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WELLINGTON, September 5,

The libel action H. Dillon Bell (Crown Prosecutor) v, Jellicoe, a claim of L 5.000, began before Mr Justice Richmond and a special jury this morning. The Court was crowded. The alleged libel was an allegation by Mr Jellicoe in an interview at the Terrace Gaol between him and the convict Chemis that he had a mass of evidence in the prisoner's favor, a large portion of which had been kept back by the prosecution. This interview was reported by a Government shorthand reporter, and Mr Jellicoe afterwards gave the Press access to hisnotes. In defence it was pleaded that the ivords did not bear the construction imputed, and if they did reflect on Mr Bell justification was pleaded. Sir R Stout and Mr Edwardß appear for Mr Bell; Mr Jellicoe conducts his own defence.

Sir R. Stout made a brief address, pointing out the gravity of the accusation against a man in the position of a Crown Solicitor that he had kept back evidence which might prevent a man being deprived of his life, and asked for exemplary damages. C. J. Haselden, Under - Secretary of Justice, deposed that Mr Jellicoe had conducted the prosecution of Waring Taylor, and had been paid by the Crown. Jn answer to Mr Jeljicoe, it appeared that the Government did at one time seek to have the case conducted by the Crown Solicitor, but Mr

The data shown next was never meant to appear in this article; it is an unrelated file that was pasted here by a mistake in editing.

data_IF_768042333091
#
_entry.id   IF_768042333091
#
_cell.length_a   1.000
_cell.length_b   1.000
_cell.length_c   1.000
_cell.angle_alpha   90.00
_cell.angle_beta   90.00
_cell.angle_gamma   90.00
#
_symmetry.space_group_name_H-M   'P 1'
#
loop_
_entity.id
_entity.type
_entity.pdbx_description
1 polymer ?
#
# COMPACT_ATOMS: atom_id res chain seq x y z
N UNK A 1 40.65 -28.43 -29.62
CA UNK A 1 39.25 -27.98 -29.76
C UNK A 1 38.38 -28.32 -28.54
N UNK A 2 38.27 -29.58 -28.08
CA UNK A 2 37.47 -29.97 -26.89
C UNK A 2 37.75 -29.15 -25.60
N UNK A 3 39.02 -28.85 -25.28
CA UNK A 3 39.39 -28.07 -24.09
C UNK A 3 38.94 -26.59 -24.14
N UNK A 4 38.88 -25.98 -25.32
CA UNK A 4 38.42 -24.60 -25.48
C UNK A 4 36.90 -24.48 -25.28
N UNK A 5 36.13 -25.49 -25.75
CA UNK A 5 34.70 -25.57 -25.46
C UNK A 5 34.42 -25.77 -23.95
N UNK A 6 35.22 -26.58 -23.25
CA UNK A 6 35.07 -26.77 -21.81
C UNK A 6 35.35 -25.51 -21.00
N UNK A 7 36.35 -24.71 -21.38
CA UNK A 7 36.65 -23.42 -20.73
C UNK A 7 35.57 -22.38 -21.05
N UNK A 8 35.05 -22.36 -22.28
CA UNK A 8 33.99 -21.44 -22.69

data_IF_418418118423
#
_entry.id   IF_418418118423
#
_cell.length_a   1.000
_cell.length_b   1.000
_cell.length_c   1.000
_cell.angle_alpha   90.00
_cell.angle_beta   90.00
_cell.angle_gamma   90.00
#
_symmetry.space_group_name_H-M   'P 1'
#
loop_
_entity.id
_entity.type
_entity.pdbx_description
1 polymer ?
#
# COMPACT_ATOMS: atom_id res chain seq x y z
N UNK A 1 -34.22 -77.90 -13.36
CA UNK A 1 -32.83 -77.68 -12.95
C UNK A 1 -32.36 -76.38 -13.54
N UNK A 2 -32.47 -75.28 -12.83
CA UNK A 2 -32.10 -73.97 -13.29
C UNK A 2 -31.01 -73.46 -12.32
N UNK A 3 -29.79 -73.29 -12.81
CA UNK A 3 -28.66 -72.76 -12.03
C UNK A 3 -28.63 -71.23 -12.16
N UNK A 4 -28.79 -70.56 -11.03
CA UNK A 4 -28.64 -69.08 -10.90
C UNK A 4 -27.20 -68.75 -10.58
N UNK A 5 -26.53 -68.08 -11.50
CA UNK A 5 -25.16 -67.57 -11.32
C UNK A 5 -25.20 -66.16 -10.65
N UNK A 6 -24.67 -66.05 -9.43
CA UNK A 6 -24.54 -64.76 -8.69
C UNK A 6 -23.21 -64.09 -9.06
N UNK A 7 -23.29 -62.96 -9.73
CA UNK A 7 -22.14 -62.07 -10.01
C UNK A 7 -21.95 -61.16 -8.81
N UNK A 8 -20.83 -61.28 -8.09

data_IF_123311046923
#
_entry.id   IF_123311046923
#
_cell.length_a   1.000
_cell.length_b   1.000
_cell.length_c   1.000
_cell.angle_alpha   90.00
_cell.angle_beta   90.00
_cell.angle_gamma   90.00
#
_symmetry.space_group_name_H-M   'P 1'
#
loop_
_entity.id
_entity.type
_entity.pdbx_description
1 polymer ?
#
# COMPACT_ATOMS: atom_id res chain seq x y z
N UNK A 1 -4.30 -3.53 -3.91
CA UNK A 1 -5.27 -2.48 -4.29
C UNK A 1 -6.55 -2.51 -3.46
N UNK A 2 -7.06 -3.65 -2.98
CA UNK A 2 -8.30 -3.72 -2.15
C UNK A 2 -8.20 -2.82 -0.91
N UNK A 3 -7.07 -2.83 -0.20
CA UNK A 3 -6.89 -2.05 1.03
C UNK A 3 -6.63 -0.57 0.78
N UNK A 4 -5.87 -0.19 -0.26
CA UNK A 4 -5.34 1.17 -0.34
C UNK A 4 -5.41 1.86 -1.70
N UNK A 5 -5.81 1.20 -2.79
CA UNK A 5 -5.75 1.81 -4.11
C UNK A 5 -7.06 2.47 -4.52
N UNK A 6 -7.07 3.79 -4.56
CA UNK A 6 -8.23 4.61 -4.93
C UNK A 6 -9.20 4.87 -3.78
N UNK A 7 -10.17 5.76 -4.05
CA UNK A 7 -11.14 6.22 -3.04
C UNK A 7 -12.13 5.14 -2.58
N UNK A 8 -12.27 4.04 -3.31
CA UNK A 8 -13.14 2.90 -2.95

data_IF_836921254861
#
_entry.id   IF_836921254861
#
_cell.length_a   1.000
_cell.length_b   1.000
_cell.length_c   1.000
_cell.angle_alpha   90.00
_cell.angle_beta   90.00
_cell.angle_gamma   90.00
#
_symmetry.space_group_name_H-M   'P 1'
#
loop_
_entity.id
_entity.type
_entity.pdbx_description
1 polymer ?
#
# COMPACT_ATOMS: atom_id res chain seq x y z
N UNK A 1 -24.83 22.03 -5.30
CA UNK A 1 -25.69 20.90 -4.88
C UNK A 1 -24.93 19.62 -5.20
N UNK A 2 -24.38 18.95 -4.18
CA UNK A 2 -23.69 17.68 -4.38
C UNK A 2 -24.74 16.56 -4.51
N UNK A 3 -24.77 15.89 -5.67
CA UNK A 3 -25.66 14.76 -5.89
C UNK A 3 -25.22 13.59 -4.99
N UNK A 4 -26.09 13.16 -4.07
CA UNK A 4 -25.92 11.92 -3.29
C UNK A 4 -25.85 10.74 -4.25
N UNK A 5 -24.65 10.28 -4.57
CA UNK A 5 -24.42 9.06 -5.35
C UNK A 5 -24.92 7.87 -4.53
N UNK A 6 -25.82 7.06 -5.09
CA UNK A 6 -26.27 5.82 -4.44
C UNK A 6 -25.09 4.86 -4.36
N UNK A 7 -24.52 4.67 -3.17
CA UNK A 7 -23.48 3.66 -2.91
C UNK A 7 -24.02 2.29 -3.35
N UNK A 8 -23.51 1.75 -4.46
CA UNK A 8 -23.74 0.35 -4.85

Arundel, who was the prosecutor, insisted on having it done by Mr Jellicoe. The rest of the evidence so far has been that of newspaper editors and reporters, who proved publication. Mr Jellicoe'a crossexamination is directed to show that he did not ask them to publish anything, and that publication of the matter was entirely at their own discretion.

After the newspaper people had been finished with, the Hon. G. M'Lean and Mr Reid (Solicitor-General) deposed that they had read the alleged libel, and understood it to refer to Mr Bell.

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Bibliographic details

A LEGAL LIBEL SUIT., Issue 8004, 5 September 1889

Word Count

A LEGAL LIBEL SUIT. Issue 8004, 5 September 1889

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